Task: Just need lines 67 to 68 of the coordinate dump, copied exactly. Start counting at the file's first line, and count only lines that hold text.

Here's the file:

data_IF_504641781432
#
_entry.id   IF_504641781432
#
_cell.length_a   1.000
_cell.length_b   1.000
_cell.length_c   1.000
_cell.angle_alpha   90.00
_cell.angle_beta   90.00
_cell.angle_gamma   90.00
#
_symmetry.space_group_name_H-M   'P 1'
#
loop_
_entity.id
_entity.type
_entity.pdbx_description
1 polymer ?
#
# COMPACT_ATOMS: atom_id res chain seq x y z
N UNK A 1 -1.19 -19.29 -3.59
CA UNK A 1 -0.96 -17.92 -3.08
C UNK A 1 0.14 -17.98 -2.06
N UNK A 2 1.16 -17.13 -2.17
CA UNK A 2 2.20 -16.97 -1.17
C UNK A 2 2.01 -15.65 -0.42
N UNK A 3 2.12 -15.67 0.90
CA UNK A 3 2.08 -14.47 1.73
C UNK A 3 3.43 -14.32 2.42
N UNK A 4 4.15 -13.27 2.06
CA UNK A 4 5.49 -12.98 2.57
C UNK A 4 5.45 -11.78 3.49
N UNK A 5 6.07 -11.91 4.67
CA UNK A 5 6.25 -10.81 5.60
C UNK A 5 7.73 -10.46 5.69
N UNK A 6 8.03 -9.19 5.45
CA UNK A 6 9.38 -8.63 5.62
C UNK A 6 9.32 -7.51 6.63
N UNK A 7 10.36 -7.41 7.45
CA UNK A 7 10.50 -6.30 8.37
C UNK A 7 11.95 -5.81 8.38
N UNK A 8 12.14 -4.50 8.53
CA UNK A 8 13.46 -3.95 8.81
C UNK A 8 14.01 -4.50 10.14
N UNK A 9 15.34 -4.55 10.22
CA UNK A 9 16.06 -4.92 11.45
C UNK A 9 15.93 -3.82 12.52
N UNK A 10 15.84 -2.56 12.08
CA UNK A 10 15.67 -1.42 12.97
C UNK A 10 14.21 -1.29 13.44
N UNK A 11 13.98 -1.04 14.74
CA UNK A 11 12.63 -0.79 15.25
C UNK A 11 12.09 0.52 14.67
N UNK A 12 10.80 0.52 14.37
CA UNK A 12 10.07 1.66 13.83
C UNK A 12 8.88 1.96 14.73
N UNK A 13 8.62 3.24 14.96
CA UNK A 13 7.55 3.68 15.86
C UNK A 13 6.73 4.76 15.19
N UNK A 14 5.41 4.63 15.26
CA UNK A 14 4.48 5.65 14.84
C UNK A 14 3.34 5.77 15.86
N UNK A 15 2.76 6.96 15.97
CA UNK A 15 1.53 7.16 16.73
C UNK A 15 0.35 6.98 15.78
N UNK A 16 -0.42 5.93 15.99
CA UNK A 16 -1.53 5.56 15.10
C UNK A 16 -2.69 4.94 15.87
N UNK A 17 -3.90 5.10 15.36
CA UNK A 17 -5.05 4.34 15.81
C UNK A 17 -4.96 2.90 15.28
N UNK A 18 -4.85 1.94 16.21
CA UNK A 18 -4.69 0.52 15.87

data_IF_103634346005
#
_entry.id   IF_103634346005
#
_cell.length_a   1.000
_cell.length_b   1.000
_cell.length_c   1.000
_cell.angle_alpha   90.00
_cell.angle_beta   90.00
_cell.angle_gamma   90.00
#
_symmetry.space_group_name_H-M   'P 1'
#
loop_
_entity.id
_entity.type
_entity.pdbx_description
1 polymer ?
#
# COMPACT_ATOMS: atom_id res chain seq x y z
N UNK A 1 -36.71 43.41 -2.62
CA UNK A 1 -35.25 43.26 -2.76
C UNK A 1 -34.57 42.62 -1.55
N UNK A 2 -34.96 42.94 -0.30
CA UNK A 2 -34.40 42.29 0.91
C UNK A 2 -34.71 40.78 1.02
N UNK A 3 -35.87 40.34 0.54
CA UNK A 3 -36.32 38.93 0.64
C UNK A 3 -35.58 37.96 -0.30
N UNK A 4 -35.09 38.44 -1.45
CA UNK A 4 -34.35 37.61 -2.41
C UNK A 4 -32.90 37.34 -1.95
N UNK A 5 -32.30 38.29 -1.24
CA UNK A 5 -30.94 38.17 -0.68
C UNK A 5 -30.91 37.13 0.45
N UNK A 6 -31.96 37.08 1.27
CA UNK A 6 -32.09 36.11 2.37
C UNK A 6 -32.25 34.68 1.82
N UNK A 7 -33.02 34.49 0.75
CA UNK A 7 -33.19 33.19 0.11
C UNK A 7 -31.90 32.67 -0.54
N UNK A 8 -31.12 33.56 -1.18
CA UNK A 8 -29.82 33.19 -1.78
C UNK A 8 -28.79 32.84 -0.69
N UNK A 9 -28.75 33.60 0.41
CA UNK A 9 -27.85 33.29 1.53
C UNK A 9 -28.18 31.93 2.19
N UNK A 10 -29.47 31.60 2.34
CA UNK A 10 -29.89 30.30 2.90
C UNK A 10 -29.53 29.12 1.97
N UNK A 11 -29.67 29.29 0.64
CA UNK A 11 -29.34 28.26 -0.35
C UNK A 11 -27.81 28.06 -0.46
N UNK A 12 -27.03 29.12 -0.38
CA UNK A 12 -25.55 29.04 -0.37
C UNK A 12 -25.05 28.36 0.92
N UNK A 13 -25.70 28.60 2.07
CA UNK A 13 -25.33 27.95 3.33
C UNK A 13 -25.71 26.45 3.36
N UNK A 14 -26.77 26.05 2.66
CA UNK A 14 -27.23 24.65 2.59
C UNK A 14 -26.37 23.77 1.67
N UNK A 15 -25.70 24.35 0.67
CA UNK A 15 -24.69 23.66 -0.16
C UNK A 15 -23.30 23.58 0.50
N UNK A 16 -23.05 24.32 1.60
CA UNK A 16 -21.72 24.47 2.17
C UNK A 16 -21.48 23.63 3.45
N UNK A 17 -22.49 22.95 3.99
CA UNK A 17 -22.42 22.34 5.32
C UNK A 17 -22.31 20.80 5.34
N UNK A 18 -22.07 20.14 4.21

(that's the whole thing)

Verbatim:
CA UNK A 16 -1.53 5.56 15.10
C UNK A 16 -2.69 4.94 15.87